Journal of Vaccines, Immunology and Immunopathology (ISSN: 2575-789X)

Article / Short Commentary

"The Temptation of St. Anthony: Fighting against an Invisible Enemy in Times of Corona "

Ger T. Rijkers1,2*

1Department of Science, University College Roosevelt, Lange Noordstraat 1, 4331 CB Middelburg, The Netherlands

2Laboratory for Medical Microbiology and Immunology, St. Elisabeth Hospital, Tilburg, The Netherlands

*Corresponding author: GT Rijkers, Department of Science, University College Roosevelt, Lange Noordstraat 1, 4331 CB Middelburg, The Netherlands

Received Date: 21 March, 2020; Accepted Date: 03 April, 2020; Published Date: 07 April, 2020


The function of the immune system is to offer protection against infections. Most of these micro-organisms are invisible with the naked eye, so the immune system is fighting against an invisible enemy. A strategy which can be used when fighting against an invisible enemy is first to protect yourself and at the same time being constantly on the attack. This strategy is visualized by Jheronimus Bosch in the painting “The Temptation of Saint Antony”. An unknown figure on the lower left side of the painting is waving his sword and holding his shield, while being protected and hidden in a large metal funnel (Figure 1). On the other side of the river, Saint Antony himself is totally focused inwards, quietly scooping water in his jar. He obviously is unaware of the potential thread of invisible enemies.

The current invisible enemy that has caused a pandemic is SARS-CoV-2. Most members of the corona virus family are rather innocent, causing milder versions of the common cold. Virtually all immune systems have no problem fighting of those corona viruses, hospital admission seldomly is needed, let alone intensive care. However, SARS, MERS, and now SARS-CoV-2 have learned that the large corona family also harbors ugly members [1-3]. SARSCoV (severe acute respiratory syndrome coronavirus) broke out in November 2002 infected approximately 8000 patients with 744 deaths (case fatality rate 10%). Middle east respiratory syndrome coronavirus (MERS-CoV) which broke out in June 2012 had a higher case fatality rate of 37% (2500 patients, 858 deaths). Both outbreaks were more or less self-contained. With the current SARS-CoV-2 the situation is different. At the moment of writing (20 March 2020) this Coronavirus Disease 19 (COVID-19) has been officially declared a pandemic, and has 252,819 cases worldwide with 10,405 deaths (https://www.worldometers.info/ coronavirus/). Also at the moment of writing, there is no effective treatment of the infection (yet) [4-8] and no vaccine (yet) [9,10]. Positive cases of COVID-19 definitely need hospital admission along with isolation and individual care. The supportive care of patients should allow the immune system to clear the infection.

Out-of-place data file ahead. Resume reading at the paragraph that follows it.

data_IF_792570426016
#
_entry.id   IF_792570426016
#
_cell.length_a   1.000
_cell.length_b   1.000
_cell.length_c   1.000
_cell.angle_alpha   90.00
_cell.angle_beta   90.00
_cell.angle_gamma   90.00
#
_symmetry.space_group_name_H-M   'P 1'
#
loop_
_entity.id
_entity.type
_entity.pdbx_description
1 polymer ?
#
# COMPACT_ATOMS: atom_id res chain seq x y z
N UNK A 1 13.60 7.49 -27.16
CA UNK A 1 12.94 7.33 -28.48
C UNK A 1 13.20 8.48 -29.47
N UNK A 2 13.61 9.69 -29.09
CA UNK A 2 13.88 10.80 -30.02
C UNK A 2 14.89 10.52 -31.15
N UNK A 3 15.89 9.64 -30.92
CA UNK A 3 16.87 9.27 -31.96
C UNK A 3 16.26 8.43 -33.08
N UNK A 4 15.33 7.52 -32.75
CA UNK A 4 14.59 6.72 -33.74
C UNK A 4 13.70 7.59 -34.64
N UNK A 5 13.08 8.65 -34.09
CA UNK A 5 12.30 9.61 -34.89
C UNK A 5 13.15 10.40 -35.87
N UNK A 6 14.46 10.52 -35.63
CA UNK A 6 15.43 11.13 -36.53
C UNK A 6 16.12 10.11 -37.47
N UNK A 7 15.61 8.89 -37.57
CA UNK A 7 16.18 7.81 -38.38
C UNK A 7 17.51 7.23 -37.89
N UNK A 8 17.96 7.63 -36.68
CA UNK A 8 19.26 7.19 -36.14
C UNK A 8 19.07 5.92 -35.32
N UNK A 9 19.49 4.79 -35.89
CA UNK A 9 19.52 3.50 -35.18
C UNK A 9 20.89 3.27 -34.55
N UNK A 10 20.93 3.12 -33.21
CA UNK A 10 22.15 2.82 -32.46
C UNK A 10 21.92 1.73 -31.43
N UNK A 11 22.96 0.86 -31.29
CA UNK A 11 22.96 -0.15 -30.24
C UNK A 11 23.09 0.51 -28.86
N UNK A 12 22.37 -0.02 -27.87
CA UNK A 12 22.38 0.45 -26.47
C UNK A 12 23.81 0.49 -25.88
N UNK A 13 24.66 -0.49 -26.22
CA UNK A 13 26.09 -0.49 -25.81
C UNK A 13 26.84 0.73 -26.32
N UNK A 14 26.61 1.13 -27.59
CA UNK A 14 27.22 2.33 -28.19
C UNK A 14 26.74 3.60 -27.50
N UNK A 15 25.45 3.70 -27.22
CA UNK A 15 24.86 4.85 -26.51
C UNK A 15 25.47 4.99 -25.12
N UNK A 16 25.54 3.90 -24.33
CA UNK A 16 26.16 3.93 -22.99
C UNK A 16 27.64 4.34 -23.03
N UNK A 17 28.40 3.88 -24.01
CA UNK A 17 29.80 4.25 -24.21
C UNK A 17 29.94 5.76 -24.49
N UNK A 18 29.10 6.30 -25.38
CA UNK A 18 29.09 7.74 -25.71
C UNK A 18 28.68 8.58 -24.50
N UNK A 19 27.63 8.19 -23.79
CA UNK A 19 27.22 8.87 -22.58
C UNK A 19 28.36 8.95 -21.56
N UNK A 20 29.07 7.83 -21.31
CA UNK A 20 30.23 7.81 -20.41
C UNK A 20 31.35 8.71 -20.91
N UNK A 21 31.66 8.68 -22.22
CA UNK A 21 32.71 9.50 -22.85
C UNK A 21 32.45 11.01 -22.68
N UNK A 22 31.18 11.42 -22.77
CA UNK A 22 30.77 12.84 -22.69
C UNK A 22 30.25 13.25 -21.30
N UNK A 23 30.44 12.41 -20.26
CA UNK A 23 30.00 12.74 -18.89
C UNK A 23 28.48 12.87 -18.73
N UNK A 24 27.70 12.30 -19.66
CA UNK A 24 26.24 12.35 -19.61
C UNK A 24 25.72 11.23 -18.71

While it is clear that the decisive factor for survival of COVID-19 is the functionality of the immune system, it is unknown what constitutes a protective immune response to SARSCoV-2. There are indications that innate defense mechanisms could contribute to protection against the new corona virus. Innate immunity can be trained by BCG vaccination [11,12], and based on that principle a study has been started in hospital personnel in Nijmegen and Utrecht, The Netherlands on the protective effect of BCG vaccination. Whether specific antibodies to the corona spike protein would be sufficient or cytotoxic T lymphocytes would be needed also is unknown at the moment. Yet answers to these questions are fundamental in order to be able to develop an effective vaccine [13]. Fundamental immunological questions indeed, urgently waiting for meaningful answers.

Although the current corona virus most probably originated from bats [14], the epidemiological association is that with a wet fish market [14,15]. As a consequence, the Chinese government now has imposed a ban on consumption of wild animal species. This ban includes eating frog and soft-shelled turtle. All these species are depicted as the invisible enemies in the ‘Temptation of St. Antony” (Figure 1), underscoring the visionary talents of Jheronimus Bosch. The chicken and other bird species in the painting are potential sources of novel strains of viruses, in particular influenza virus. First things first, for now target the corona and then start to prepare for influenza.


Figure 1: The Temptation of Saint Anthony (1500-1510) by Jheronimus Bosch. The Nelson-Atkins Museum of Art, Kansas City, USA. https://commons.wikimedia.org/wiki/File:The_temptation_of_Saint_Anthony,_by_Jheronimus_Bosch_(Kansas).jpg Assessed March 20, 2020.


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Citation: Rijkers GT (2020) The Temptation of St. Anthony: Fighting against an Invisible Enemy in Times of Corona. J Vaccines Immunol 5: 153. DOI: 10.29011/2575-789X.000153

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